Best Blooms for Valentine's Day
A Guest Commentary
By Joyce Newman
The Green Guide
February 10, 2006
In a few days many of us will send or receive flower for Valentine's Day. But this year
we have a new, more socially responsible choice when it comes to buying cut flowers.
For the first time, we can give a beautiful bouquet that is grown under a new standard
in a manner that is safer for farm workers, their families, and the environment. The
standard, called Veriflora, is in the process of becoming a national standard for the
fresh-cut flower trade.
The Veriflora label goes beyond U.S.D.A organic standards and means that growers
use sustainable agriculture methods including fair treatment of workers, water
conservation, waste management, and other forms of ecological protection. Workers on
Veriflora farms have the right to organize, receive overtime pay, and health benefits.
Outside auditors certify the farms and test for compliance, arriving unannounced.
Although sales of pesticide-free organic flowers are growing, they are still a very small
part of the $20 billion a year U.S. floral industry According to the Society of American
Florists, approximately 70 % of the fresh flowers sold in the U.S. are imported—mostly
from Ecuador and Columbia in South America. Most of these flowers are grown with a
variety of fertilizers, insecticides, fungicides, nematocides, and plant-growth regulators
—the floral industry worldwide is one of the heaviest users of hazardous pesticides.
Because the U.S. government requires that flowers arrive at our borders pest-free,
pesticides are used even more heavily. Ironically, U.S. trade laws therefore encourage
the use of toxic pesticides that can negatively affect the environment and worker's
health. Evidence of serious, widespread health problems among workers and damage
to the environment has been documented over the past few years, most thoroughly in a
2002 firsthand report by Ross Wehner, "Deflowering Ecuador" published by Mother
Jones magazine. On a visit to Ecuador's booming rose industry based in Cayambe, he
"In recent years, studies by the International Labor Organization and Ecuador's
Catholic University have found that as many as 60 percent of post harvest workers
complain of pesticide-poisoning symptoms, including headaches, blurred vision, and
muscular twitching. Women in the industry, who represent 70 percent of all rose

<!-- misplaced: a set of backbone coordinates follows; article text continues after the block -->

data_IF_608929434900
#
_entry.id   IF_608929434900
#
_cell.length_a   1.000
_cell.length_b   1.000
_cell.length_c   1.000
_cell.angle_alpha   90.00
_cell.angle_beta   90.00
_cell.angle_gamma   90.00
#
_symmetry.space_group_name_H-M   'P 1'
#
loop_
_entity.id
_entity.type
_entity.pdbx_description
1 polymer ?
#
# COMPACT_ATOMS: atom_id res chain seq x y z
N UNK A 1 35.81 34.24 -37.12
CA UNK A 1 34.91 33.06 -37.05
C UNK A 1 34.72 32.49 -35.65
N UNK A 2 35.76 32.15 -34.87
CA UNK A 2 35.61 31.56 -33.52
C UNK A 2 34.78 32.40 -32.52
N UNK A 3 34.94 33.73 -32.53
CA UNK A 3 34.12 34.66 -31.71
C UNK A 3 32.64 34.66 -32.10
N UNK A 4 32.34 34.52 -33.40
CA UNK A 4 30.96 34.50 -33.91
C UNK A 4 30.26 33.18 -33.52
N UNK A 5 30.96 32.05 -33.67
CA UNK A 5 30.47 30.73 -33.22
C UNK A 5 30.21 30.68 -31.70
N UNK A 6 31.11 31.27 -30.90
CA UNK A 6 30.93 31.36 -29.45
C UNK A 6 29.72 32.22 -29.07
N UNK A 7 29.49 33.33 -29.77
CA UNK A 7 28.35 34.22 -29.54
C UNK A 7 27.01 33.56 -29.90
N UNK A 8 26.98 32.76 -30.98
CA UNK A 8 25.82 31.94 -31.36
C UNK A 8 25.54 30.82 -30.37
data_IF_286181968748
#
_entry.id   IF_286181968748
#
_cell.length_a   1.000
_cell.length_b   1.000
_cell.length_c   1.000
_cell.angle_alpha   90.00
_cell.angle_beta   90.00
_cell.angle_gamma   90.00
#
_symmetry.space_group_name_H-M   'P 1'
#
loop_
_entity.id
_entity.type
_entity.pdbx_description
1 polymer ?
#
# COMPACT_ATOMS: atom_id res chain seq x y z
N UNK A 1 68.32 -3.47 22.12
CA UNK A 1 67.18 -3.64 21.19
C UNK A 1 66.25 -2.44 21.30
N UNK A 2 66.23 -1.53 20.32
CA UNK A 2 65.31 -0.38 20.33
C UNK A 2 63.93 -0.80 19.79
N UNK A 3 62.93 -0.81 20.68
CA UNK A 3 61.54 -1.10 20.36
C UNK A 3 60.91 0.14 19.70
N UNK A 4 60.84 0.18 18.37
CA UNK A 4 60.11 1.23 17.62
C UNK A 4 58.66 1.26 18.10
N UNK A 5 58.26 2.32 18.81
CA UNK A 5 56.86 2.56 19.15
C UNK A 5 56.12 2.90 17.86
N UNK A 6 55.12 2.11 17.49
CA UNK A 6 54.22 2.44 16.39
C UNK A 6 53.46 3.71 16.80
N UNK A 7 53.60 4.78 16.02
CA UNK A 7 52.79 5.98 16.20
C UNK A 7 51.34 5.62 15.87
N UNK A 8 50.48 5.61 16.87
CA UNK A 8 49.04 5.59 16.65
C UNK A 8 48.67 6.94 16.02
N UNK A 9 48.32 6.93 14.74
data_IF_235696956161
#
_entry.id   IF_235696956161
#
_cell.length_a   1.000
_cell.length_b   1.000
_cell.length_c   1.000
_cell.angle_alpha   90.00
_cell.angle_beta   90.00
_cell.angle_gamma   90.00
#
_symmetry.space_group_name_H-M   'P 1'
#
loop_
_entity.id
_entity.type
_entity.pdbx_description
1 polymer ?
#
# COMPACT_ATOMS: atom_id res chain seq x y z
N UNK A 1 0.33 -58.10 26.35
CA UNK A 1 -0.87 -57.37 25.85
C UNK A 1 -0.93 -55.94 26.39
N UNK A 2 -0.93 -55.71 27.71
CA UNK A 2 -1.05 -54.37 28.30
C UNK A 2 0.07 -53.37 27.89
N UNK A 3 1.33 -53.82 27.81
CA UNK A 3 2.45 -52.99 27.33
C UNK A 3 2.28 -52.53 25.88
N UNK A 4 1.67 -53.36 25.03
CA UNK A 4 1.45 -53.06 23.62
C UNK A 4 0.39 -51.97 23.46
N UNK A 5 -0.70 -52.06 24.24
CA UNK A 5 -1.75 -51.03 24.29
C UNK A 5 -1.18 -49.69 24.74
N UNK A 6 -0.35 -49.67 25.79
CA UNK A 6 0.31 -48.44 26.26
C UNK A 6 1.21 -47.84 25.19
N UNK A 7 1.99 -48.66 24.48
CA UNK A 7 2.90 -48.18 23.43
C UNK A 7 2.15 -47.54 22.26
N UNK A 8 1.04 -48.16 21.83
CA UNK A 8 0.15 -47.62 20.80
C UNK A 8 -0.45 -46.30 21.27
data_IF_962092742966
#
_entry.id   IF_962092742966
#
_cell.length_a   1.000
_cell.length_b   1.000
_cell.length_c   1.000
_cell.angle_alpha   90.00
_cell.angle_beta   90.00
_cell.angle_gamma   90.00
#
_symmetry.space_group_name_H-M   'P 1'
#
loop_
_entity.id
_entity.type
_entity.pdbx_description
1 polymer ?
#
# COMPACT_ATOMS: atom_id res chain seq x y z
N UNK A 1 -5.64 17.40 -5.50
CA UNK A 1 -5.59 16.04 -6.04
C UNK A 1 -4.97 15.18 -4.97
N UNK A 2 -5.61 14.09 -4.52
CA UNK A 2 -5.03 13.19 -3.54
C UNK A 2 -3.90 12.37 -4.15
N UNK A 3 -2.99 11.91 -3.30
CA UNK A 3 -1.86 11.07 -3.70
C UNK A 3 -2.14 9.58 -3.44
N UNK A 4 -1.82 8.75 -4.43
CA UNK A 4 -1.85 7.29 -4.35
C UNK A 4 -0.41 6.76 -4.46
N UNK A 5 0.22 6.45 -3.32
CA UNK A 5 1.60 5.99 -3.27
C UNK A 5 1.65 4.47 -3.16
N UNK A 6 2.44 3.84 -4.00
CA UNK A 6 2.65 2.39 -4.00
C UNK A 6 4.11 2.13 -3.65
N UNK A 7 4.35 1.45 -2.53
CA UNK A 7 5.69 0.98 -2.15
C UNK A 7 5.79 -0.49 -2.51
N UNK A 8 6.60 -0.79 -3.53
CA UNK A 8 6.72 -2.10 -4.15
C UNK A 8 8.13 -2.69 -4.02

workers, experience significantly elevated rates of miscarriages. Children under 18,
who make up more than a fifth of the workforce, display signs of neurological damage
at 22 percent above average."
"Dr. Toribio Valladares, head of the Red Cross in Cayambe, says the town's air and
water have been contaminated by chemicals from the industry….Valladares has seen a
wide range of chronic respiratory ailments in the rose workers who line up to see him at
his cramped office near the town's square. Even worse, he says, he has seen
numerous cases of female workers whose children have been born with severe birth
defects — an incidence that has also been documented by the World Health
To help support alternative, healthier working conditions on flower farms, the editors of
The Green Guide provide a list of organic flower sellers and prices. You can buy
organic flowers online from Organicbouquet.com, the company that launched the
Veriflora labeling program. Veriflora bouquets are also available at natural food stores
include Whole Foods markets nationwide.
An award-winning broadcast journalist and new media executive whose credits include
a wide range of environmental and "green consumer" websites and programs, Joyce H.
Newman is a Trustee of the Green Guide Institute, a nonprofit, independent publisher
of consumer health and safety advice, product reviews, and shopping tips. She
currently heads Newman Productions, specializing in strategic communications for a
variety of national nonprofit organizations.